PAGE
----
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Open Fuel Standard Act of 2011

Open Fuel Standard Act of 2011 (H.R. 1687) was a bill in the United States House of Representatives that would have required that a certain portion of light-passenger vehicles sold in the U.S. be alternative fueling vehicles capable of running on something other than just gasoline.[1] The Open Fuel Standard Act does not dictate what types of vehicles are to be sold, only that an increasing percentage of the passenger car fleet sold in the U.S. be capable of running on non-petroleum sources - whether it be natural gas, electric, alcohol fuels, hydrogen or biodiesel, with a catch-all provision for any other sustainable technologies. The bill was intended by its sponsors to ensure that new vehicles enable fuel competition so as to reduce the strategic importance of oil to the United States.


Rep John Shimkus [R-IL19] introduced the bill along with Rep Eliot Engel [NY-17]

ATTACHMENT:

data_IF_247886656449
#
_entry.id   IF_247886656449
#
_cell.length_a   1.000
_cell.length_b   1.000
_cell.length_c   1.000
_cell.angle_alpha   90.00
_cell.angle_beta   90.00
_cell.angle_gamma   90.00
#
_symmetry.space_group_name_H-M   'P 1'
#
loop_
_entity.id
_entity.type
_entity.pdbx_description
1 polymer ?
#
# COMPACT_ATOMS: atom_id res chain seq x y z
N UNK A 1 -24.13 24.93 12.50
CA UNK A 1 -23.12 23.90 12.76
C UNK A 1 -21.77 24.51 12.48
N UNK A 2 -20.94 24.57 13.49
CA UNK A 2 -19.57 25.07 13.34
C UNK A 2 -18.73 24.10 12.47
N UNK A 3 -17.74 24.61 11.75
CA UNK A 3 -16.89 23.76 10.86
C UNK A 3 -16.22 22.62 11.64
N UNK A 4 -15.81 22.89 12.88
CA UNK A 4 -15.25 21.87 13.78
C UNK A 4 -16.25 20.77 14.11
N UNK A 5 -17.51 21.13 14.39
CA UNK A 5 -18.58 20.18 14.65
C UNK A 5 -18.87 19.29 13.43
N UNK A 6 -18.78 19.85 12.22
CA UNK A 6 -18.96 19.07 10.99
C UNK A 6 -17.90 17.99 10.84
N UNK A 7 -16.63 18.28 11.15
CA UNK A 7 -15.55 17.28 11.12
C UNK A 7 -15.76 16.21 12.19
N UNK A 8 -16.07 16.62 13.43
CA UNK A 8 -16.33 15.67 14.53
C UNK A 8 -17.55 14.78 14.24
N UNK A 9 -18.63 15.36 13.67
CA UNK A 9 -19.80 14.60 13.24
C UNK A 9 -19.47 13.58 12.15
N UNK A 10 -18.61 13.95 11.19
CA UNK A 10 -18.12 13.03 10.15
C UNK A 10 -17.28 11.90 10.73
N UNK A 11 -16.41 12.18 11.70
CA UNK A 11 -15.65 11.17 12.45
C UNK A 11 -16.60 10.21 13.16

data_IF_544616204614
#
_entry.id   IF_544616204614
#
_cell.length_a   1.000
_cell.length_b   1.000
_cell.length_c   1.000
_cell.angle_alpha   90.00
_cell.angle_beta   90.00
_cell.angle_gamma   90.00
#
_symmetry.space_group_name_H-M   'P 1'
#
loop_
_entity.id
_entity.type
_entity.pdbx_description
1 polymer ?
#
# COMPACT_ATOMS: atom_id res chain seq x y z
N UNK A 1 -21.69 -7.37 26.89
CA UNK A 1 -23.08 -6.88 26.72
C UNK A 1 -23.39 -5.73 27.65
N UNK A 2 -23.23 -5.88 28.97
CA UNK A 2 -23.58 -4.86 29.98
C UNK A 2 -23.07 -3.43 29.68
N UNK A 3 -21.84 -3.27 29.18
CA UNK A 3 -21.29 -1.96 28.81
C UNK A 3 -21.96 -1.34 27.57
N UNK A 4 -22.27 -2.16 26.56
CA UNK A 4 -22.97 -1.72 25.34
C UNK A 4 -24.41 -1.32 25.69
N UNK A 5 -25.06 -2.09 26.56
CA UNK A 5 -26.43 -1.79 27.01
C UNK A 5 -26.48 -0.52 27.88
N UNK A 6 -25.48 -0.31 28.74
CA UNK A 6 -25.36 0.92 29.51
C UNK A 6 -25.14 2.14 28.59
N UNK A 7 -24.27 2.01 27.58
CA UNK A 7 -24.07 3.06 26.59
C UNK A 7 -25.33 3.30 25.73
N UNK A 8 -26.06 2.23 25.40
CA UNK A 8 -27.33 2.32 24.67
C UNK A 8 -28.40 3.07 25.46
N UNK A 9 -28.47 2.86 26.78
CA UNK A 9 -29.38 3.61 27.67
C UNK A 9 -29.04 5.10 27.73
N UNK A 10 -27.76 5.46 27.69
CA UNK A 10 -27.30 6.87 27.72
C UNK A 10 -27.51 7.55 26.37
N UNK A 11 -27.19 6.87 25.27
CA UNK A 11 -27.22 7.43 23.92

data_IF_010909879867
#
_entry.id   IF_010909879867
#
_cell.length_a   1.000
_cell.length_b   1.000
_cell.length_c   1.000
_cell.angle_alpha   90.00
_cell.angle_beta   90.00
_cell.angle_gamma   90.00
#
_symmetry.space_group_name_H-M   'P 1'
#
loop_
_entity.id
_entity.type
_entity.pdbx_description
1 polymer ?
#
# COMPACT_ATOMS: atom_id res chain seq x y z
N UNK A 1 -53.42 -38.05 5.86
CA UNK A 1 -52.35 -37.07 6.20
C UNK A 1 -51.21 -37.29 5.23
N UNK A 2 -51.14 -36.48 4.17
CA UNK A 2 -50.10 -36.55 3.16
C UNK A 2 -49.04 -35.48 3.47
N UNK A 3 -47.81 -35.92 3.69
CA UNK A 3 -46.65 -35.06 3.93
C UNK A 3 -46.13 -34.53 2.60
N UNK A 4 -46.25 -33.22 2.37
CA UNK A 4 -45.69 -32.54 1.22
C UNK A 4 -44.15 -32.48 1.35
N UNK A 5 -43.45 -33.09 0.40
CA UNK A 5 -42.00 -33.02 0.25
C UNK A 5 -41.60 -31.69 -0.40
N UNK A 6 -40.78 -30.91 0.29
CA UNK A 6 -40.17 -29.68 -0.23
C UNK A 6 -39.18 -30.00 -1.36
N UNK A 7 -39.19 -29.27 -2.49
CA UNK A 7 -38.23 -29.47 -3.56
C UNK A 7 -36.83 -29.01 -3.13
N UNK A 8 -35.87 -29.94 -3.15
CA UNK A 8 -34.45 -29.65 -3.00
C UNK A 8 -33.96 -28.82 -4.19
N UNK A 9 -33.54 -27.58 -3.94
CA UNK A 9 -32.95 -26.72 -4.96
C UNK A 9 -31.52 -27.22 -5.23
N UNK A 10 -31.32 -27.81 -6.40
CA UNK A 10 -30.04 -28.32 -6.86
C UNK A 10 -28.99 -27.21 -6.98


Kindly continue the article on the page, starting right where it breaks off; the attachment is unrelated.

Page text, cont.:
Rep Bartlett, Roscoe G. [MD-6]

Rep Berman, Howard L. [CA-28]

Rep Blumenauer, Earl [OR-3]

Rep Boswell, Leonard L. [IA-3]

Rep Braley, Bruce L. [IA-1]

Rep Andre Carson [IN-7]

Rep Cole, Tom [OK-4]

Rep Dold, Robert J. [IL-10]

Rep Engel, Eliot [NY-17]

Rep Israel, Steve [NY-2]

Rep Henry C. "Hank," Jr. [GA-4]

Rep Loebsack, David [IA-2]

Rep McDermott, Jim [WA-7]

Rep Peterson, Collin C. [MN-7]

Rep Ross, Dennis [FL-12]

Rep Schwartz, Allyson Y. [PA-13]

Supporting organizationsEdit


  1. ^ 112th Congress, "The Library of Congress: Thomas", 5/3/2011, (, 6/14/2011
  2. ^ Open Fuel Standard Coalition, "OFS Supporters", 6/20/2011, (, 6/20/2011

External linksEdit